Sportive Lemurs: Lepilemuridae - Red-tailed Sportive Lemur (lepilemur Ruficaudatus): Species Accounts
Animal Life ResourceMammalsSportive Lemurs: Lepilemuridae - Physical Characteristics, Diet, Behavior And Reproduction, Red-tailed Sportive Lemur (lepilemur Ruficaudatus): Species Accounts - GEOGRAPHIC RANGE, BIOMES, HABITAT, SPORTIVE LEMURS AND PEOPLE, CONSERVATION STATUS
Physical characteristics: Red-tailed sportive lemurs, also called lesser weasel lemurs, measure about 11 inches (28.0 centimeters) long, including head and body. Their tail is 9.8 to 10.2 inches (25 to 26 centimeters), slightly shorter than body length. Weight is about 1.3 to 2.0 pounds (0.6 to 0.9 kilograms). Eyes are yellow. Upper fur is light gray-brown, with front fur reddish brown. Undersides are whitish.
Geographic range: Red-tailed sportive lemurs are found in southwestern Madagascar.
Habitat: Red-tailed sportive lemurs live in dry forests.
Diet: Red-tailed sportive lemurs usually eat leaves, but they also eat fruit. Because tough leaves are difficult to fully digest, these lemurs re-digest some of their waste matter, so they can obtain all the nutrition from their food.
Behavior and reproduction: Mating occurs about eighteen months of age. Male red-tailed sportive lemurs mate with several females during the mating season. Females are pregnant about four and a half months, giving birth to one baby per year. The young stay with their mother and follow her about until they are about one year old.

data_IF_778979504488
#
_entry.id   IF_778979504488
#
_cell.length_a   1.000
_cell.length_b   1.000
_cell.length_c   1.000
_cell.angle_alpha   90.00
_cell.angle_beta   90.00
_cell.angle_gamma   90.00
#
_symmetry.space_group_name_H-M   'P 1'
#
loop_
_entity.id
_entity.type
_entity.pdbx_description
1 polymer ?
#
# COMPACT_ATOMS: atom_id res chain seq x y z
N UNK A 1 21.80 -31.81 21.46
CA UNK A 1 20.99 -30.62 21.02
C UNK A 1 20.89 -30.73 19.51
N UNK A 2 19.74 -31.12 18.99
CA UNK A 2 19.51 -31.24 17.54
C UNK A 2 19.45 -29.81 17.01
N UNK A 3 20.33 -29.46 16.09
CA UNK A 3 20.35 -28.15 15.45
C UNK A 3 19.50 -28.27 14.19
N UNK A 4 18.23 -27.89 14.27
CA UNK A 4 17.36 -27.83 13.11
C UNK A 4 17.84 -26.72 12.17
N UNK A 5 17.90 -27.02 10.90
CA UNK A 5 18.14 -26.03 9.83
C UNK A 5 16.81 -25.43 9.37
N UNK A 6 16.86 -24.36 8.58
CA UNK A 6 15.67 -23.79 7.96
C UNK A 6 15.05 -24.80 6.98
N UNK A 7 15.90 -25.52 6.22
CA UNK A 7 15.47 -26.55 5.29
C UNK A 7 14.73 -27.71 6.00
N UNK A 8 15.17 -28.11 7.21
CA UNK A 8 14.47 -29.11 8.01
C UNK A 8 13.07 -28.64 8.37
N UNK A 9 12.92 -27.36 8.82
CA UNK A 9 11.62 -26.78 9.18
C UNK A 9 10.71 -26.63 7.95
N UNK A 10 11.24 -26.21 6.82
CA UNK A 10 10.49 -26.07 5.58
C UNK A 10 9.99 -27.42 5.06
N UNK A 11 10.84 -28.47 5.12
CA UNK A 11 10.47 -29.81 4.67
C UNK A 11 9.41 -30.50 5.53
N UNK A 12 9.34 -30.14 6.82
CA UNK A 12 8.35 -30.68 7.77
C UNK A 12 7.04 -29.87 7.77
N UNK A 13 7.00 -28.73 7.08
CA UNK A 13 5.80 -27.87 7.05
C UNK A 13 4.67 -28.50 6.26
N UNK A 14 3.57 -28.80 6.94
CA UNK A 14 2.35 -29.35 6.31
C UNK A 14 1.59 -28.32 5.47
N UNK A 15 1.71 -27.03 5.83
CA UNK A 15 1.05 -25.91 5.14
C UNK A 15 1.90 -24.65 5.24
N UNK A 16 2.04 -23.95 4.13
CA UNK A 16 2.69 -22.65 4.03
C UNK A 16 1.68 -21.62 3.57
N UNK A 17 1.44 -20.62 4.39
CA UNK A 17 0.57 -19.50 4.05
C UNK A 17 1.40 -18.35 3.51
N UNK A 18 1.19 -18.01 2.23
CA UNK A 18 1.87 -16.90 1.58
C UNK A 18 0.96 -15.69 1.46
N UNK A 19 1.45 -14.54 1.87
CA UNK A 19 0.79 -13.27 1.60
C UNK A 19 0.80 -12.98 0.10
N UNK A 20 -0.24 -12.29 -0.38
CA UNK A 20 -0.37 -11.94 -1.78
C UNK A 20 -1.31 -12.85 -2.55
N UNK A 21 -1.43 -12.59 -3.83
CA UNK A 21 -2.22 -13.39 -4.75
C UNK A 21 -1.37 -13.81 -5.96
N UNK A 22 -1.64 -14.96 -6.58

Red-tailed sportive lemurs are arboreal, living in trees. A female and her young live in individual tree hollows and tree nests. Males live alone, having home ranges, or activity areas, that overlap that of several females. During the first few weeks of a red-tailed sportive lemur's life, the mother carries it about in her mouth. Later, an infant clings to her fur. However, when she goes food searching, she often leaves her young clinging to a branch or in a tree hollow.
Red-tailed sportive lemurs are nocturnal, active at night. They are very territorial, protecting their feeding areas. Males make loud crow-like calls to tell other males that an area is already taken. Males, and sometimes females, defend their feeding territory with noise, threatening body movements, chases, and even fighting.
Red-tailed sportive lemurs and people: Red-tailed sportive lemurs are hunted for food.
Conservation status: Red-tailed sportive lemurs are Near Threatened due to habitat destruction by fire and overgrazing of cattle and goats as well as hunting. ∎
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